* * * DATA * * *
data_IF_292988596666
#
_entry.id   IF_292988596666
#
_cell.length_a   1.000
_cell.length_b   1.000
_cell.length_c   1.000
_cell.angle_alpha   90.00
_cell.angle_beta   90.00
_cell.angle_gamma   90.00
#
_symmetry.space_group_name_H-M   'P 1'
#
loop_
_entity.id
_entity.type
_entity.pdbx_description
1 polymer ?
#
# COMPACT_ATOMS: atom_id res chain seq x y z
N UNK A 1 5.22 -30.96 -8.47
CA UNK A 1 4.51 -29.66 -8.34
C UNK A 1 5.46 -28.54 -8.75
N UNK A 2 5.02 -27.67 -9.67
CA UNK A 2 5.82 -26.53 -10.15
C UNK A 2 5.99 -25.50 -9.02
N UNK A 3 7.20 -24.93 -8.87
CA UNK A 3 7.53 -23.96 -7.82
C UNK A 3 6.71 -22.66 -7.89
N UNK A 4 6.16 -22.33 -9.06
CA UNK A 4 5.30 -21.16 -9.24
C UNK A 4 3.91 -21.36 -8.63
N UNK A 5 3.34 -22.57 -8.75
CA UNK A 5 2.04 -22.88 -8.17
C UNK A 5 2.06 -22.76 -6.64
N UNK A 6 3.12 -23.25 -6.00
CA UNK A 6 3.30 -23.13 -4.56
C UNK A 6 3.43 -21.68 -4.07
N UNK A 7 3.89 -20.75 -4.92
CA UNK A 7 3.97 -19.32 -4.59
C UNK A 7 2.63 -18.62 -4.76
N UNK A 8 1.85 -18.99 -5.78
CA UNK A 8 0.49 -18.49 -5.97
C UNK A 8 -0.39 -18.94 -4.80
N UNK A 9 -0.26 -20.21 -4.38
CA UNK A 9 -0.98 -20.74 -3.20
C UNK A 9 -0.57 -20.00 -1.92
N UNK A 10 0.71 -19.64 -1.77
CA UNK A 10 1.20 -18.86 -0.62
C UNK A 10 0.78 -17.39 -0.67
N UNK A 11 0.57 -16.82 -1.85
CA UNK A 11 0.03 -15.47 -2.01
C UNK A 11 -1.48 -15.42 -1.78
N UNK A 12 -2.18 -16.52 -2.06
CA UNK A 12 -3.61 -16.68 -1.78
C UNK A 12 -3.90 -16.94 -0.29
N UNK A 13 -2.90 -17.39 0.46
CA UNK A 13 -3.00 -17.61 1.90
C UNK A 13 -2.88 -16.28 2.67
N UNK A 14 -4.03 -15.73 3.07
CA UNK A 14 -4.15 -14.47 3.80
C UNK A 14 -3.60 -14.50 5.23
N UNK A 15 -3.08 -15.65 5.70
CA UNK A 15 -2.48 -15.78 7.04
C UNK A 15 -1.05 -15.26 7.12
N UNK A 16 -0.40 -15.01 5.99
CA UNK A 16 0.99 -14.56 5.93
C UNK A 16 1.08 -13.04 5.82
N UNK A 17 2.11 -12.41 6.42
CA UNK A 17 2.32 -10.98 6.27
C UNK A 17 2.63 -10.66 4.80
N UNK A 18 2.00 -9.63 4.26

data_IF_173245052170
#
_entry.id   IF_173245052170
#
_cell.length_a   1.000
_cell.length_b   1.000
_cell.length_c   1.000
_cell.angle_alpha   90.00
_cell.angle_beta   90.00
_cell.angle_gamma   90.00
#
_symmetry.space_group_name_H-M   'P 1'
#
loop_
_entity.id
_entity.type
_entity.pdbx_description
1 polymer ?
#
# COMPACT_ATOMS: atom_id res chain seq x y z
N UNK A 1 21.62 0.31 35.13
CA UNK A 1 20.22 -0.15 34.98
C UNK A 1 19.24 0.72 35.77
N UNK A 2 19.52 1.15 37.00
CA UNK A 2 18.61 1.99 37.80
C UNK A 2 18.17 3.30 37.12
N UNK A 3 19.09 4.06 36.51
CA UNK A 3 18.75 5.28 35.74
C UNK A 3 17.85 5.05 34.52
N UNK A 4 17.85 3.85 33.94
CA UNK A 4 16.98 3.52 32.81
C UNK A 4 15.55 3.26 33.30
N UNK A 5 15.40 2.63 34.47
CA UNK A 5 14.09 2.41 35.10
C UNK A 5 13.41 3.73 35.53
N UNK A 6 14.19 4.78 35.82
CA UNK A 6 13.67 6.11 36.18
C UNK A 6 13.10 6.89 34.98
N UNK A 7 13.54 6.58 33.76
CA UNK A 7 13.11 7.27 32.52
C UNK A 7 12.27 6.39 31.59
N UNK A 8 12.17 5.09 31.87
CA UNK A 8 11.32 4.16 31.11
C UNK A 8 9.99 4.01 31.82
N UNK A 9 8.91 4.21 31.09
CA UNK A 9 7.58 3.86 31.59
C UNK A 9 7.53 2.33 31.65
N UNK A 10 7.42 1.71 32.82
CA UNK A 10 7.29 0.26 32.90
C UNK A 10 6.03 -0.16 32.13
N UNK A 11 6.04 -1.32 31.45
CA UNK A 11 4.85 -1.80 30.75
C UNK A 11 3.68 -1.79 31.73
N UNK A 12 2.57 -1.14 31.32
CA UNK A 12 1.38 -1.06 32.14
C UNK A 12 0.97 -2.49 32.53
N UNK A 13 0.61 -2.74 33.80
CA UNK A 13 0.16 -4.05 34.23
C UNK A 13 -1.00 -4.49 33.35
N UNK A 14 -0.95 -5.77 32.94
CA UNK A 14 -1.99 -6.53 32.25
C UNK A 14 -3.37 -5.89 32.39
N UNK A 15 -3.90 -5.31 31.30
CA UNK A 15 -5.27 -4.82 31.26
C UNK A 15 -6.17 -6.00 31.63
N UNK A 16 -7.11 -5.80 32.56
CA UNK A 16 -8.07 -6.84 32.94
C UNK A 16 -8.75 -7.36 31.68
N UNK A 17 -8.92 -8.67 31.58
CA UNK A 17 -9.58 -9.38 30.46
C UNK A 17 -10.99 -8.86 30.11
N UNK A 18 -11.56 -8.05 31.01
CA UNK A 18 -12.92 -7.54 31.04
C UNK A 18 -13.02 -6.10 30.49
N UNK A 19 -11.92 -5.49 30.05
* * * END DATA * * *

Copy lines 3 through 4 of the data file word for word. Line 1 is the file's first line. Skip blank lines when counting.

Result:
_entry.id   IF_292988596666
#